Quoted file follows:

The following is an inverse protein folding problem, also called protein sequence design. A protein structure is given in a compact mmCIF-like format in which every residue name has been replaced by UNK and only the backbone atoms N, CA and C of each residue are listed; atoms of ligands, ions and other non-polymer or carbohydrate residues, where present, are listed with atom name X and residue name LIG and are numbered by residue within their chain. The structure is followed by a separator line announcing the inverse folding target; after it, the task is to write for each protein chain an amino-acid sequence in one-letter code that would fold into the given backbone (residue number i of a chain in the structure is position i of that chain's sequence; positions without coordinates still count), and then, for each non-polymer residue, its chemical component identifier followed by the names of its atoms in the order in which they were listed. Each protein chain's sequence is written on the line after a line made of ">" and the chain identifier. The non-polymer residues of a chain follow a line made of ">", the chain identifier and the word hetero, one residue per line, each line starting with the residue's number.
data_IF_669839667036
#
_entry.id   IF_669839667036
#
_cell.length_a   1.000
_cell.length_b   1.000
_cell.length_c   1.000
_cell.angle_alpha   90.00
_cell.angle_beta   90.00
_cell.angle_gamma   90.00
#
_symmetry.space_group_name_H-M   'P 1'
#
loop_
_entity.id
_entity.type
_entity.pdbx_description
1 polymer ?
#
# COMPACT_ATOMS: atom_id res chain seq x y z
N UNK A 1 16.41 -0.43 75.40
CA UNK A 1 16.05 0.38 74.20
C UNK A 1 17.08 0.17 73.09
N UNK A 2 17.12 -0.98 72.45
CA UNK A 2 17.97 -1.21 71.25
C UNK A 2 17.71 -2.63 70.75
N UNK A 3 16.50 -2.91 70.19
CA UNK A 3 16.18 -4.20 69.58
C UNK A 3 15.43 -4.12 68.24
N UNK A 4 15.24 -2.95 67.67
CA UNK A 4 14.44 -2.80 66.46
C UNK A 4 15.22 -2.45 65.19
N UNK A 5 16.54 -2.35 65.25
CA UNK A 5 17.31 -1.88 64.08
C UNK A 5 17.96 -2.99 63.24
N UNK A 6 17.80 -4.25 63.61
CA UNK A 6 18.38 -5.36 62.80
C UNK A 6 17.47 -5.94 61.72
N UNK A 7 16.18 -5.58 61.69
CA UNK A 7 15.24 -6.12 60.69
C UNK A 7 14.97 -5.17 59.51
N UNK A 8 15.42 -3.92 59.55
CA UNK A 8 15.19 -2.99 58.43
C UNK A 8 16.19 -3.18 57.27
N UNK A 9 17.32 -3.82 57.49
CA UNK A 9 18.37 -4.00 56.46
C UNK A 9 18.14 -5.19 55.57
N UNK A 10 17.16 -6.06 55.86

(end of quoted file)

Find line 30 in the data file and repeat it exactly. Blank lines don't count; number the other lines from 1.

C UNK A 3 15.43 -4.12 68.24